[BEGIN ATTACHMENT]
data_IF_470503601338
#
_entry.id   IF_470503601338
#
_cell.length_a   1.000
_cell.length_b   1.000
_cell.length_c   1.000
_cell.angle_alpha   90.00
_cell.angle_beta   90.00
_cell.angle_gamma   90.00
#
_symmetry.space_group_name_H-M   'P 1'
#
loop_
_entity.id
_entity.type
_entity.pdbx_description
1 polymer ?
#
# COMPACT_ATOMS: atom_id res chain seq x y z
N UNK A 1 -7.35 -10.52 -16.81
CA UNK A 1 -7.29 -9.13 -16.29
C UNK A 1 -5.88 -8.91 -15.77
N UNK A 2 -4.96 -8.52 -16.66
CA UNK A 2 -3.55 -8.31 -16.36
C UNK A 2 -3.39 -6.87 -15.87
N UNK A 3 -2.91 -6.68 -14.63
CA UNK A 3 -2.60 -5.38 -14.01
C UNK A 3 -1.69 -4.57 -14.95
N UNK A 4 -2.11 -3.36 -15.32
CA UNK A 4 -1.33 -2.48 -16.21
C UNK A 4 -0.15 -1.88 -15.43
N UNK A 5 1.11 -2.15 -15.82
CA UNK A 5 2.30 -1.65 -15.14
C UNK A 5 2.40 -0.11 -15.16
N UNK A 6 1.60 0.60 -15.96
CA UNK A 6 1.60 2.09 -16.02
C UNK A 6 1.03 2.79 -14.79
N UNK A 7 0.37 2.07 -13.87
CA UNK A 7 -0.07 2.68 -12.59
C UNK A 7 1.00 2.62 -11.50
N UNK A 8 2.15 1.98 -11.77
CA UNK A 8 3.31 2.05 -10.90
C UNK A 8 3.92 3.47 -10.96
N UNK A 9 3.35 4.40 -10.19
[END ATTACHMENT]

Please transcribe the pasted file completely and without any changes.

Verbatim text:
data_IF_470503601338
#
_entry.id   IF_470503601338
#
_cell.length_a   1.000
_cell.length_b   1.000
_cell.length_c   1.000
_cell.angle_alpha   90.00
_cell.angle_beta   90.00
_cell.angle_gamma   90.00
#
_symmetry.space_group_name_H-M   'P 1'
#
loop_
_entity.id
_entity.type
_entity.pdbx_description
1 polymer ?
#
# COMPACT_ATOMS: atom_id res chain seq x y z
N UNK A 1 -7.35 -10.52 -16.81
CA UNK A 1 -7.29 -9.13 -16.29
C UNK A 1 -5.88 -8.91 -15.77
N UNK A 2 -4.96 -8.52 -16.66
CA UNK A 2 -3.55 -8.31 -16.36
C UNK A 2 -3.39 -6.87 -15.87
N UNK A 3 -2.91 -6.68 -14.63
CA UNK A 3 -2.60 -5.38 -14.01
C UNK A 3 -1.69 -4.57 -14.95
N UNK A 4 -2.11 -3.36 -15.32
CA UNK A 4 -1.33 -2.48 -16.21
C UNK A 4 -0.15 -1.88 -15.43
N UNK A 5 1.11 -2.15 -15.82
CA UNK A 5 2.30 -1.65 -15.14
C UNK A 5 2.40 -0.11 -15.16
N UNK A 6 1.60 0.60 -15.96
CA UNK A 6 1.60 2.09 -16.02
C UNK A 6 1.03 2.79 -14.79
N UNK A 7 0.37 2.07 -13.87
CA UNK A 7 -0.07 2.68 -12.59
C UNK A 7 1.00 2.62 -11.50
N UNK A 8 2.15 1.98 -11.77
CA UNK A 8 3.31 2.05 -10.90
C UNK A 8 3.92 3.47 -10.96
N UNK A 9 3.35 4.40 -10.19